Malawi is a landlocked country mainly dependent on agricultural exports like tobacco and tea for revenue. 70.1% of Malawi’s population lives below USD 2.15 a day, making it one of the poorest countries in the world. Climate events such as flooding, drought and cyclones have devastated the agricultural sector – the main lifeline for both citizens and the government. The Constitution of the Republic of Malawi provides for the progressive implementation of healthcare for all, commensurate with needs. Many people in Malawi, however, do not enjoy the right to adequate healthcare – those most affected are the poor and vulnerable living in rural areas. The country’s indebtedness, poor budget management, corruption, reliance on donor funding, and exposure to severe climate disasters mean that the government is unable to ensure that people in Malawi can access the right to health, as committed to in the sustainable development goals, the Constitution, the Abuja declaration and several other legal, policy and regulatory proclamations., including the ratification of the International Covenant on Economic, Social and Cultural Rights (1993) and signature of the Africa Charter on Human and People’s Rights (1990).
The story of debt in Malawi
In 2000, Malawi qualified for debt cancellation and restructuring under the Heavily Indebted Poor Countries (HIPC) initiative. The country, however, only completed this process and received relief in 2006. Simultaneously it obtained further relief through the Multilateral Debt Relief Initiative (started in 2005). These interventions reduced debt from over 100% of GDP to less than 20%. Vulnerability to external shocks, Covid-19 and climate events, however, meant debt grew to 66% by 2022.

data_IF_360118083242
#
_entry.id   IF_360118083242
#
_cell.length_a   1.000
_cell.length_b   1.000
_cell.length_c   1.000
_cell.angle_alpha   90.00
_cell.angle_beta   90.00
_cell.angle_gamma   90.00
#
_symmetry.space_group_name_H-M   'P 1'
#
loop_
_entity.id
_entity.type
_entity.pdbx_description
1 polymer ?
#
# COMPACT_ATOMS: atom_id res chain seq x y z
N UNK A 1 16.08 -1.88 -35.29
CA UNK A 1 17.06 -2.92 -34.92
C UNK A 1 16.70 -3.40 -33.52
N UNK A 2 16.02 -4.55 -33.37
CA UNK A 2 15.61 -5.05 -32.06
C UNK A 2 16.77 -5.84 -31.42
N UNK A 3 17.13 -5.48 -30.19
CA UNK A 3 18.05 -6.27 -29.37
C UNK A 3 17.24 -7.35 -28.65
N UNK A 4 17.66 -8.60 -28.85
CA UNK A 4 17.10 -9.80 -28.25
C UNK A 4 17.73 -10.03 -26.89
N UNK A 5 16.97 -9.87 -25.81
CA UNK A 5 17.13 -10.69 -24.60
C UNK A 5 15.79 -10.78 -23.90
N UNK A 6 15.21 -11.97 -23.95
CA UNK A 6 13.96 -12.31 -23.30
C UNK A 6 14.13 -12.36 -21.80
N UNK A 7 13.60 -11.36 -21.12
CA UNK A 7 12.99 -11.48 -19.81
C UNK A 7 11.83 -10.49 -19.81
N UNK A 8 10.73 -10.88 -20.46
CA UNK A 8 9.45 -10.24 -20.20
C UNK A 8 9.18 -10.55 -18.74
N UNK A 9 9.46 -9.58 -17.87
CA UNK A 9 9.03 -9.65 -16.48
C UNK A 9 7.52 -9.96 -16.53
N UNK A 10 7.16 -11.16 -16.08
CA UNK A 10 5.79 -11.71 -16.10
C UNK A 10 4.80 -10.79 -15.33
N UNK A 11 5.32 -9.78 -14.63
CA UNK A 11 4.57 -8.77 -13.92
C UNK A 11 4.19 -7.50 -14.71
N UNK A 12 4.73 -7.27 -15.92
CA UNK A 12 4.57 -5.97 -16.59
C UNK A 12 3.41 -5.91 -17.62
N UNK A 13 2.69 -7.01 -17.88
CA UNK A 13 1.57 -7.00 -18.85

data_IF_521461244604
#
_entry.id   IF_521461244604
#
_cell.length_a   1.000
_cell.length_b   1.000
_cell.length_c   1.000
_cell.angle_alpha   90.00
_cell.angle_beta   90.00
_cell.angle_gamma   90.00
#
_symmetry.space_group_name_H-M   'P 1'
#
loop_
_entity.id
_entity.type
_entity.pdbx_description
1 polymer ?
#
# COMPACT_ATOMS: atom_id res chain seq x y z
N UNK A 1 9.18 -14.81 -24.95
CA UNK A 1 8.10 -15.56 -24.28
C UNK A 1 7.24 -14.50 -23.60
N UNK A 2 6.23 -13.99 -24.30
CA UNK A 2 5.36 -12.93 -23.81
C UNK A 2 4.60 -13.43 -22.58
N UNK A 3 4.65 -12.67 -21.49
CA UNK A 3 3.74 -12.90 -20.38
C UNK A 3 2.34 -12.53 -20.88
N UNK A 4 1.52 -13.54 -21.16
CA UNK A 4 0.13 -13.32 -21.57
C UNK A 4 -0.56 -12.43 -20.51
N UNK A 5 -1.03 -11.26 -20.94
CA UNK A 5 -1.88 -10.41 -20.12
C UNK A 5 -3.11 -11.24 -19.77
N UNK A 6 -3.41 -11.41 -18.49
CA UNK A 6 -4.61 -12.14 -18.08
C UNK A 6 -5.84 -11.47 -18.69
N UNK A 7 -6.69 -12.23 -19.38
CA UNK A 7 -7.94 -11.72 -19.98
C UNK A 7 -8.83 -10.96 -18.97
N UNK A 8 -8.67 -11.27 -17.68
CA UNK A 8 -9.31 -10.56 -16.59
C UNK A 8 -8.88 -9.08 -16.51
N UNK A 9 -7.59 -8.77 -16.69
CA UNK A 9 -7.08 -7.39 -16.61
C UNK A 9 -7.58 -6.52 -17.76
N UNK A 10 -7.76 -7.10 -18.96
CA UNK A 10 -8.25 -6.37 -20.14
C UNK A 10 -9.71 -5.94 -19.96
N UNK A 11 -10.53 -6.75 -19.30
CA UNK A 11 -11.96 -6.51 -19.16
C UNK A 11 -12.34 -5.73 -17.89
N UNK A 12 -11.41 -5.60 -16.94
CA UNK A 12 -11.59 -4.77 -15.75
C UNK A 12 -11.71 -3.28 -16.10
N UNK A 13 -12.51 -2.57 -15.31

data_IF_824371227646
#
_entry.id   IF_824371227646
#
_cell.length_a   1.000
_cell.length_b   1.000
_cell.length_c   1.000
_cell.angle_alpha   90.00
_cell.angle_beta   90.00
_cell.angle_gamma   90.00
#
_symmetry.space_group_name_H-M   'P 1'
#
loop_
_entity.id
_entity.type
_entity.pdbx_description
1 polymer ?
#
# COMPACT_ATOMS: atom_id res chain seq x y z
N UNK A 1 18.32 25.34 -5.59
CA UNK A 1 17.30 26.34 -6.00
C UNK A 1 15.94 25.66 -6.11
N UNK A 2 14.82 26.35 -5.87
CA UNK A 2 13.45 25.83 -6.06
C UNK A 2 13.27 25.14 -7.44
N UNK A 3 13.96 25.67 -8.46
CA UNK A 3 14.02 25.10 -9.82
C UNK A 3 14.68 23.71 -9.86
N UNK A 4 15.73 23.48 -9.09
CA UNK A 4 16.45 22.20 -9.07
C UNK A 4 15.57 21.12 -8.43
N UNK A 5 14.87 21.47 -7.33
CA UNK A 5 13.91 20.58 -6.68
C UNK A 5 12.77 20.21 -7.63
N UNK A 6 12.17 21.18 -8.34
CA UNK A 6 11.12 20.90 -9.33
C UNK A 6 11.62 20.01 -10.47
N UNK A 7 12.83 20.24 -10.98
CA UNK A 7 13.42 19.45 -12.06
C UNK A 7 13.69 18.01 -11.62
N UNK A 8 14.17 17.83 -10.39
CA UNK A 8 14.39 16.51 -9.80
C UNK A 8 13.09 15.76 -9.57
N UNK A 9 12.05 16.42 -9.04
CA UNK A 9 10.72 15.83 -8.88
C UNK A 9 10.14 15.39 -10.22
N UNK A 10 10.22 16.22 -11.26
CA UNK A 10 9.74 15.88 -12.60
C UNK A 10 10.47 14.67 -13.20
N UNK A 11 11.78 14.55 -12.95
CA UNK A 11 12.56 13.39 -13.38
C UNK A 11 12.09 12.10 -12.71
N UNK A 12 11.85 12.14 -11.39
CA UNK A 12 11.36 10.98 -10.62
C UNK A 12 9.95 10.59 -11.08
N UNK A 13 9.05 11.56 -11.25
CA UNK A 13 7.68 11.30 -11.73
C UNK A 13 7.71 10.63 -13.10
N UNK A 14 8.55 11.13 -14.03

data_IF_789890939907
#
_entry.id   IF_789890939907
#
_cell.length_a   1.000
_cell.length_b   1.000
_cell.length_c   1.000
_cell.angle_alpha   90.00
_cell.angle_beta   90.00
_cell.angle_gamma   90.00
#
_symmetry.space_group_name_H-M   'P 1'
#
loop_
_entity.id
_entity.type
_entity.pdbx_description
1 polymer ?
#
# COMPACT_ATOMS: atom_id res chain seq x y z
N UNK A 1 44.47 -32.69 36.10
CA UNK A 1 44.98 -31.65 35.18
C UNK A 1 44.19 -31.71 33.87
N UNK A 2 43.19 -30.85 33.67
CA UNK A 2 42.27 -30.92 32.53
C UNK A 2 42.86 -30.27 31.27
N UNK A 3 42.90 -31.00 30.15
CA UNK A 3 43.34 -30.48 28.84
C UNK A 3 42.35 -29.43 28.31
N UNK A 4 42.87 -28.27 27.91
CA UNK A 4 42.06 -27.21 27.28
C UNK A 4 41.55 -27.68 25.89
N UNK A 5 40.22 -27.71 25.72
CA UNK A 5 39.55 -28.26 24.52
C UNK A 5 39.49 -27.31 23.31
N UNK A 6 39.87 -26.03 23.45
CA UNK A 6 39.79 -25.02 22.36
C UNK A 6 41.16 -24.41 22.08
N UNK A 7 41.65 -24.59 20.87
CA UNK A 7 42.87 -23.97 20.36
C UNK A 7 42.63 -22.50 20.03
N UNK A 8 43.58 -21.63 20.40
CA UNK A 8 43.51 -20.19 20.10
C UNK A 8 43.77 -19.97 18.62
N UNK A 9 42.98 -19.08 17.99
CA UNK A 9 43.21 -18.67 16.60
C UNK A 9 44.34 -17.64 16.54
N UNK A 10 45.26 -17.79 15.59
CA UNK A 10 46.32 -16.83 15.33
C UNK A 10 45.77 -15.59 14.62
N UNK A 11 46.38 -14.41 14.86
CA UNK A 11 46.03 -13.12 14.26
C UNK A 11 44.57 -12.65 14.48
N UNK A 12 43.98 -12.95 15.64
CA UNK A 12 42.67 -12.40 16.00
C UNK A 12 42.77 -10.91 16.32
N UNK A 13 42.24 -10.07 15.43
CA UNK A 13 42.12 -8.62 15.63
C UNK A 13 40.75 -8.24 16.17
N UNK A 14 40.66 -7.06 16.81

Most of the country’s debt is owed to foreign creditors, but since the 2013 ‘cashgate’ corruption scandal, both aid and external financing has declined, pushing domestic borrowing upwards. The International Monetary Fund (IMF) and World Bank classify Malawi as currently being in debt distress and public debt is believed to be unsustainable. In November 2022 Malawi received USD 88.3 million in funding from the IMF to supplement resources for food security. The country has been placed under a 12-month staff-monitored program (IMF) aimed at reducing corruption, enhancing revenue, and improving expenditure. Conditions of accessing additional funding include:
- reducing expenditure while protecting health, education, and social transfers;
- merging existing agricultural subsidies into the unconditional social cash transfer programme;
- freezing public sector hiring barring essential services in health and education;
- restructuring debt under an appointed debt advisor;
- reforming the central bank’s mandate to address inflation and currency volatility;
- enhancing governance and reducing corruption to restore donor and creditor confidence;
- implementing new financial management and tax systems; and revising taxation, including preferential, excise, and small business taxes.
The above conditions may not seem very onerous, but for Malawi, with limited capacity, and unending challenges in resource management, they may well be. For a government to improve capacity and capability, they require dedicated technical assistance and resources – over and above the day-to-day running of the country.
The right to Adequate healthcare in Malawi